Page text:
Sarah Proctor Thomson v3

More than 75 people have been involved with seven working groups looking at the skills and capabilities the Institute will need in order to create the new world of learning. This work will provide an essential resource for the incoming Council of the new national Institute.

In the coming weeks we’ll meet a cross-section of those involved, hearing about their reflections on the journey to date.

(Please note that these views represent the individual, and not the working group they participated in, the IST Establishment Unit, their organisation or the wider vocational education and training sector.)

Dr Sarah Proctor-Thomson

Working group: New Academic Architecture

1. What is your role and how do you participate in the vocational education and training sector?

I am a Principal Academic at Nelson Marlborough Institute of Technology (NMIT). I run sub-degree and degree level programmes in the area of Career Development. I am also Vice President Women, in the Tertiary Education Union.

2. What’s a little-known fact / something you wish people knew about your organisation?

We are lucky to have very high calibre staff at NMIT. They are some of the most dedicated, caring and engaging people I have ever worked with. The commitment of NMIT staff to building their own knowledge of Te Ao Māori and te reo me ōna tikanga is also something that I am really proud to be part of.

3. Tell us about someone who positively influenced own vocational learner journey and what was it that most impacted you?

I have been lucky to have had a number of wonderful people in my life who have guided me in my learning journey. They have all shared the qualities of: being an aspirational role model, conveying a warm interest in me as a person and sharing with me their absolute belief in my capability to achieve my learning goals. They set a high bar for how I aspire to work with learners.

4. What made you want to participate in a ‘Mobilising the New World’ working group?

I wanted to be part of creating a more sustainable and fit-for-purpose sector which:

1) holds the learner at the centre,

2) enhances the role of vocational and skills education in the social, economic and political well-being of Aotearoa,

3) values and fully utilises the expertise, knowledge and passion of staff in the delivery of transformational education.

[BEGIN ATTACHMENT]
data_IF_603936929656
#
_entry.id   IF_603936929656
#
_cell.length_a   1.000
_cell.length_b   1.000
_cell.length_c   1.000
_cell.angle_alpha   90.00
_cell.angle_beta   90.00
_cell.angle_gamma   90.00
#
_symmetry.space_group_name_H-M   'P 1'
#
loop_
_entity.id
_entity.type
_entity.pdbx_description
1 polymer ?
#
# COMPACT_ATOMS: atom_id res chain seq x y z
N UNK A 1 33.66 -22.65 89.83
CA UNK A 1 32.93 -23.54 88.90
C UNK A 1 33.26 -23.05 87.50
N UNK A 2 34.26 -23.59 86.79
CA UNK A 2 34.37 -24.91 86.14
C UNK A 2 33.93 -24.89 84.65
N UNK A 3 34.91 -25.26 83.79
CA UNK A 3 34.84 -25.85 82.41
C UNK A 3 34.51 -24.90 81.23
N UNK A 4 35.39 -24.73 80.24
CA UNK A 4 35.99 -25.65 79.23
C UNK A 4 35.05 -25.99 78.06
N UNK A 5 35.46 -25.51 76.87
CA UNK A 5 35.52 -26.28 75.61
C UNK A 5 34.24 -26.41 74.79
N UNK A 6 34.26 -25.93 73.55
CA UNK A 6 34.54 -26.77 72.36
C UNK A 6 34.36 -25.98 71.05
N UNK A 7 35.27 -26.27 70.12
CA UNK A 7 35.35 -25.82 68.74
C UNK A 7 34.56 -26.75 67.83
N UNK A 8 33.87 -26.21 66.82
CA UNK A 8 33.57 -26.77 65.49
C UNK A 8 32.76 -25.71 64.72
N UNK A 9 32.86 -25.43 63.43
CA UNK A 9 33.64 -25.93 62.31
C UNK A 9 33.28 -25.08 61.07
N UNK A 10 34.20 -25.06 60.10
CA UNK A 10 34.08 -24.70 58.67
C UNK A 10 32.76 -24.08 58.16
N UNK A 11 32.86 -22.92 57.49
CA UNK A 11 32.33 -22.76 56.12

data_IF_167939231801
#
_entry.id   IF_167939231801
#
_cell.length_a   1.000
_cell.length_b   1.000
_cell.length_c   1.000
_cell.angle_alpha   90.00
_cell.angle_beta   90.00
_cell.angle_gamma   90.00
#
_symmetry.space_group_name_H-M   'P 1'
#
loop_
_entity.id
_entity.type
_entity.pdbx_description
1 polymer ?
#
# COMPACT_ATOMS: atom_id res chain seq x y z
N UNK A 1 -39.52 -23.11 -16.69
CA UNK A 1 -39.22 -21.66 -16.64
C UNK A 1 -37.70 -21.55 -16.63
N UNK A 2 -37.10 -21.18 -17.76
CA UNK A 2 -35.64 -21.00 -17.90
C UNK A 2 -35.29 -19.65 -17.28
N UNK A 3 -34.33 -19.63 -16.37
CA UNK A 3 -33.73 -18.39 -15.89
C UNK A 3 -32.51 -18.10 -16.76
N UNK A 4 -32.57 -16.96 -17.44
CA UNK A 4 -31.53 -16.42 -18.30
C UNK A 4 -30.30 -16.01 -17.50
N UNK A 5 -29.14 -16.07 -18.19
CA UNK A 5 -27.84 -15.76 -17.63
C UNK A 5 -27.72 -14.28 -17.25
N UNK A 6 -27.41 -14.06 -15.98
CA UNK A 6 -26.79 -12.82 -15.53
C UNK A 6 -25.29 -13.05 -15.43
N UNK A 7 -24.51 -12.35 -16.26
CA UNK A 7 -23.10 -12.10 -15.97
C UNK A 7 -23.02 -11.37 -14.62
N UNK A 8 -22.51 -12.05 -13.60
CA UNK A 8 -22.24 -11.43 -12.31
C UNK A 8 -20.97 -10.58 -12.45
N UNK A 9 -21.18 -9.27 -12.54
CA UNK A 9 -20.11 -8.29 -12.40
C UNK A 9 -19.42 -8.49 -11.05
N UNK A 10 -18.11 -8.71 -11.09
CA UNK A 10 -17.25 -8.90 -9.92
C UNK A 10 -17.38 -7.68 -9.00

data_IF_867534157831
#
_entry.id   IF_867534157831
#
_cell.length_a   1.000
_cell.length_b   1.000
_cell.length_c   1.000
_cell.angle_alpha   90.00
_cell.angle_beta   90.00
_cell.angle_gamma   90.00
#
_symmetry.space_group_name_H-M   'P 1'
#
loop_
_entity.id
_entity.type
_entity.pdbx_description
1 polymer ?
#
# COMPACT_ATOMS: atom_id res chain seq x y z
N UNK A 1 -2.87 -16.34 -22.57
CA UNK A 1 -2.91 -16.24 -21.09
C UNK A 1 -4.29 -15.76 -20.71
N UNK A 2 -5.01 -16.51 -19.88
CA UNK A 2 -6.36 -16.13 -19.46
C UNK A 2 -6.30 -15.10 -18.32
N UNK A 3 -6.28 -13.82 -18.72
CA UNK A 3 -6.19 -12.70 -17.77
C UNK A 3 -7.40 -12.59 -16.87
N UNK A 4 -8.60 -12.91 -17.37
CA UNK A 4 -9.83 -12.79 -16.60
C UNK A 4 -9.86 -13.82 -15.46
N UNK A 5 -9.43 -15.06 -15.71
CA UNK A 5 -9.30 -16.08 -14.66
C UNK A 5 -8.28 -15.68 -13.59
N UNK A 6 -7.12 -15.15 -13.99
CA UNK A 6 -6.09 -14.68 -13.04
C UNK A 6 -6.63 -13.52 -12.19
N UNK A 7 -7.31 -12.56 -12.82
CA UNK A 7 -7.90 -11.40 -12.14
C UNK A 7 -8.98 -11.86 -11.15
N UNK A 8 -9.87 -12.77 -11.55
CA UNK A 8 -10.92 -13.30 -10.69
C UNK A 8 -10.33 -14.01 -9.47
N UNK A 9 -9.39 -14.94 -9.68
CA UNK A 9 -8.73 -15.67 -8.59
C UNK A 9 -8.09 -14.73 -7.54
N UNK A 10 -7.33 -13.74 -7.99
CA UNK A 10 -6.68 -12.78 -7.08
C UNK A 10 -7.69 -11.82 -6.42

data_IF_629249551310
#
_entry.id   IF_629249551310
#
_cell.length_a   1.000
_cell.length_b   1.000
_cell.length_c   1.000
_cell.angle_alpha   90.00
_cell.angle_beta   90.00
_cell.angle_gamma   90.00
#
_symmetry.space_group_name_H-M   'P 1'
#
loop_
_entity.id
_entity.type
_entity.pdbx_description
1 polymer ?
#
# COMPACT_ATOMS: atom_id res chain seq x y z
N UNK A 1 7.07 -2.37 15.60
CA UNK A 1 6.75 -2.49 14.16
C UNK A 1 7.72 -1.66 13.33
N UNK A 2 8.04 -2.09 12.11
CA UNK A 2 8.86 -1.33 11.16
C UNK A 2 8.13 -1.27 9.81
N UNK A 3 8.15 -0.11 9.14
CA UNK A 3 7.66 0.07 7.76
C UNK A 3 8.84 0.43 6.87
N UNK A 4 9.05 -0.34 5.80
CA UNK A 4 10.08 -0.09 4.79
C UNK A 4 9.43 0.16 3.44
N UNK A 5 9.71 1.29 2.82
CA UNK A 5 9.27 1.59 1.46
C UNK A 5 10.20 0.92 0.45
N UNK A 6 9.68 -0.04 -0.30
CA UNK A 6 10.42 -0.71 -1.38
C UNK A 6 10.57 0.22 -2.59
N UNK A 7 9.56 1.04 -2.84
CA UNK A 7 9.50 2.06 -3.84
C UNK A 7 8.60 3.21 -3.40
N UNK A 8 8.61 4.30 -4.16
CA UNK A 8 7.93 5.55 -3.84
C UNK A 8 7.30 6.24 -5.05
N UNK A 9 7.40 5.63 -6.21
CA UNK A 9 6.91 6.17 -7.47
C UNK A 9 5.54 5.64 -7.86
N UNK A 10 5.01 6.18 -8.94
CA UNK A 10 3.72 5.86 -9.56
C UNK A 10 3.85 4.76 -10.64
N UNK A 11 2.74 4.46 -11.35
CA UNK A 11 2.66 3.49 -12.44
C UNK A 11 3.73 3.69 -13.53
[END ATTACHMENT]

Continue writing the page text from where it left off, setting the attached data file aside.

5. What have you valued the most from being part of the Work-Based Learning Development group?

I have valued working with some fantastic people from across the network of vocational and skills education. Being part of this group has given me a broader perspective of what is going on nationally.

6. How have your skills and experience complemented others in the group?

Having been an educator in the tertiary sector for over 15 years, and a senior member of the Tertiary Education Union, I have a strong focus on the power of collective and participatory models that draw the best from staff knowledge and expertise. I have been able to promote structures that make room for staff voice and also make sure that our workstream proposals consider the practical impact on teaching, learning and research.

7. What has excited or encouraged you about the process?

The willingness of busy people with challenging jobs to take the time to be part of this process.

8. What has been challenging about the process?

The workstreams are trying to chart the course for a revolutionary change to a large system. Working through the interconnections, accountabilities and contingencies within the system while the ground is continually shifting is challenging.

9. What has been the most interesting or surprising part of the process?

I have found it interesting to work in a multi-disciplinary team from across the system including educators, quality managers, CEs and senior leaders. I have particularly enjoyed learning from my colleagues in our Industry Trade Organisations regarding how they do things.

10. What are you most proud of that your group has produced so far for the incoming Council to consider?

I am proud that our group has continued to assert the central role of principles from Te Ao Māori in our New Academic Architecture. Embedding mātauranga Māori and the principle of ōritetanga in the structures of NZIST is only a first step towards ensuring our vocational education and training system serves all of our people in Aotearoa - but it is a crucial one to take.

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